Back in February it was argued based on the underperformance of international stocks and cyclicals that a correction in the major indices, such as the S&P 500 (SPY) might occur. Now it is May and the market never corrected, however, if you have been watching the performance of stocks more tied to global growth you will note that they have significantly underperformed from February until the end of April and are now beginning to strengthen.
Figure 1: The Performance of Cyclicals Versus Consumer Staples (click to enlarge)
Analyzing the graph above, weakness was identified around the end of March, based on the long-term moving average convergence divergence indicator (MACD). The pullback from March to the end of April appears to have reversed itself and a new buy signal is close at hand.
It is worth making the point that even though the sell signal I observed did not correctly predict
Monday’s scheduled report on US retail sales for April is projected to remain unchanged vs. the previous month, according to The Capital Spectator's average econometric forecast. That compares with a 0.4% decline reported by the Census Bureau for March. Meanwhile, the Capital Spectator's average projection for April is slightly above a consensus forecast based on a recent survey of economists.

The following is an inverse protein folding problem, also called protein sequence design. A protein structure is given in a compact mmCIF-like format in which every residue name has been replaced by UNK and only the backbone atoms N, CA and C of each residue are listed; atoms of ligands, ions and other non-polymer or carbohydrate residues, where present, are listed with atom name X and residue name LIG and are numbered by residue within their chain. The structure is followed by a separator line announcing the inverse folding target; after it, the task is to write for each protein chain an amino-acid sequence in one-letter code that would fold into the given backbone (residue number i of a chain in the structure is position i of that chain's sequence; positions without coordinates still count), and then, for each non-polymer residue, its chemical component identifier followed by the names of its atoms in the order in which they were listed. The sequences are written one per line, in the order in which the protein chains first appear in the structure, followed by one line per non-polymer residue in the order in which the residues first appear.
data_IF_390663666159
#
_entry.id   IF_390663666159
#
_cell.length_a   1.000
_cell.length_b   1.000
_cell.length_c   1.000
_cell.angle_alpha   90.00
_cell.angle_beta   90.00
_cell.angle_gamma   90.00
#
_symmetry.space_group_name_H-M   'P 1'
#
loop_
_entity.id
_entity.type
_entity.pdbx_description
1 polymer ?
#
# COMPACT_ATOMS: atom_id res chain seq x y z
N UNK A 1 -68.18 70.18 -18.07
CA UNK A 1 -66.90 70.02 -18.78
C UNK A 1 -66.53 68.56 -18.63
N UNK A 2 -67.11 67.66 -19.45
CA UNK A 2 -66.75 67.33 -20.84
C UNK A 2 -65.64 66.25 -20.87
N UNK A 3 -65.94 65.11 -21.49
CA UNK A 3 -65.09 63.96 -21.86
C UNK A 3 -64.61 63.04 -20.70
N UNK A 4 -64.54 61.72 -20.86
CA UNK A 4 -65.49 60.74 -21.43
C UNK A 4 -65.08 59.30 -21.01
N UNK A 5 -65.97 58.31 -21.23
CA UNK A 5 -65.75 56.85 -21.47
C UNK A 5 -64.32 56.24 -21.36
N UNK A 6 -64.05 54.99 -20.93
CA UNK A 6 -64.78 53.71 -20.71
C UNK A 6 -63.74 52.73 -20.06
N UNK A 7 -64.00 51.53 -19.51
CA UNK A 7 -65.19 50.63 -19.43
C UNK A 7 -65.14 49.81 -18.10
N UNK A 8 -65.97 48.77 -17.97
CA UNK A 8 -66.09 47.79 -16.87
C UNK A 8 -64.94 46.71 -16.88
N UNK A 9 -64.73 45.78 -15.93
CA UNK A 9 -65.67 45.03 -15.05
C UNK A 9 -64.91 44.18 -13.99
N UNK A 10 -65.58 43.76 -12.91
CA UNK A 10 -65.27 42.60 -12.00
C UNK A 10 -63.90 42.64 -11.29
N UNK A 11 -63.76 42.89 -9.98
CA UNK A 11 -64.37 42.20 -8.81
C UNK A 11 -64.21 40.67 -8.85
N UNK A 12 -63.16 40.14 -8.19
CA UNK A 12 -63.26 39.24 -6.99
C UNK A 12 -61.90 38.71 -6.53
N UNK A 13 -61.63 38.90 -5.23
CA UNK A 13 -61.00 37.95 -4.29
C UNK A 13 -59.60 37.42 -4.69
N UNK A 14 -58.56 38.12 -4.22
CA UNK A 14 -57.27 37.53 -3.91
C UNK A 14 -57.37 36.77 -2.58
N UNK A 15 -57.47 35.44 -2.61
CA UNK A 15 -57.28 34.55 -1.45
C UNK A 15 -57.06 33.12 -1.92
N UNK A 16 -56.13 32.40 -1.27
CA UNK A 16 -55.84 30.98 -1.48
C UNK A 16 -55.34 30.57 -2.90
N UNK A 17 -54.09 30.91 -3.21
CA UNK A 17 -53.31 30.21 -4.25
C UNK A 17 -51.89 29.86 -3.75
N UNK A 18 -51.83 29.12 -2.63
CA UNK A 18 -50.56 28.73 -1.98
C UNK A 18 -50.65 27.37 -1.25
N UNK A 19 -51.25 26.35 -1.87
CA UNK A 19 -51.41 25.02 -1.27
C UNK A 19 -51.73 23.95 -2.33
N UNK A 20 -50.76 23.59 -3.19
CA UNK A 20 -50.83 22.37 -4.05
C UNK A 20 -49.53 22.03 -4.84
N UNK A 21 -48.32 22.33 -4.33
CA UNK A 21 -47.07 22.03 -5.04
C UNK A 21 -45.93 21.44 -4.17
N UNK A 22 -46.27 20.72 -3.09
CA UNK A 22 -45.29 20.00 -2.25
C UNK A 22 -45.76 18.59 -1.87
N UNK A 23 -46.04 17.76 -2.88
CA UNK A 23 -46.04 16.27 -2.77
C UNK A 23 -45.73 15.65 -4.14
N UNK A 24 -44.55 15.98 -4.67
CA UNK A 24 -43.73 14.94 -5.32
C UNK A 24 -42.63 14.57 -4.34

Here's a closer look at the numbers, followed by brief definitions of the methodologies behind The Capital Spectator's projections:
R-2: A linear regression model that analyzes two data series in context with retail sales: an index of weekly hours worked for production/nonsupervisory employees in private industries and the stock market (S&P 500). The historical relationship between the variables is applied to the more recently updated data to project retail sales. The computations
While I do not build portfolios around sectors of the stock market, it is important to review sectors ETFs as it provides another view of market conditions. We examine the Bullish Percent Index information as shown in this article, to see where the market as been and is it over-bought or under-sold. When the BPI values are above the 70% line, as most are today, we argue the market is too high to be an aggressive buyer. When the BPI values are below the 30% line, it is time to back up the "securities truck" and load up the portfolio with equities. This does not happen too often, but it certainly was the case in late winter of 2009.
The "Delta Factor" information is quite different from Bullish Percent Index information in that it attempts to peer into the future. We are looking for the slight probability